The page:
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Arthur Leipzig – Image Gallery

Stickball is a street game related to baseball, usually formed as a pick-up game, played in large cities in the Northeastern United States, especially New York City and Philadelphia.

The equipment consists of a broom handle and a rubber ball, typically a spaldeen, pensie pinkie, high bouncer or tennis ball. The rules come from baseball and are modified to fit the situation, i.e. manhole covers for bases or buildings for foul lines. This game was widely popular among youths growing up from the 19th century until the 1980s in Boston, Philadelphia, New York City and Northern New Jersey. The game is a variation of stick and ball games dating back to at least the 1750s.




Via: Authur Leipzig.com

Arthur Leipzig was born in Brooklyn, New York, in 1918. After studying photography at the Photo League in 1942, he became a staff photographer for the Newspaper PM, where he worked for the next four years.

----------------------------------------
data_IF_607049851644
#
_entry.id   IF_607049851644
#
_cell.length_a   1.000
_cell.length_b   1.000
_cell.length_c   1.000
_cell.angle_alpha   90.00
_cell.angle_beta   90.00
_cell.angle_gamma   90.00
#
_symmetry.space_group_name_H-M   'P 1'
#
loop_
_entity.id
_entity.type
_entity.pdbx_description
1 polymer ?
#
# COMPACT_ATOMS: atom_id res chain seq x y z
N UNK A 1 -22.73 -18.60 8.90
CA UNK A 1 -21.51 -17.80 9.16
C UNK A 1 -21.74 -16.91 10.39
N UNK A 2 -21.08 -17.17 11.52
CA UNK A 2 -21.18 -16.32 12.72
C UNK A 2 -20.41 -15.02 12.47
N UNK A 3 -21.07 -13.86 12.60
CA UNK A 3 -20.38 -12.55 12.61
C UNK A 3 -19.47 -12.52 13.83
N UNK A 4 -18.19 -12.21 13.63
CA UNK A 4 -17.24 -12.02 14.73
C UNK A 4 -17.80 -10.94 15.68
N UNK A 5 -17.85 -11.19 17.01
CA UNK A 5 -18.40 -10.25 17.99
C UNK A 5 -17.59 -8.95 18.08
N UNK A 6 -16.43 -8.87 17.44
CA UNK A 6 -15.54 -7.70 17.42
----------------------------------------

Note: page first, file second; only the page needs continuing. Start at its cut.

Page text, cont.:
During this period, he completed his first photo essay, on children’s street games.

In 1946, he left PM. After a short stint at International News Photos, he became a freelance photojournalist, traveling on assignments around the world, contributing work to such periodicals as The Sunday New York Times, This Week, Fortune, Look, and Parade. Edward Steichen encouraged him to teach, which he did for twenty-eight years at Long Island University, where he is now Professor Emeritus.


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June 4, 2012 - Posted by | American photoghaphers, U.S. Cities | , , , , , ,

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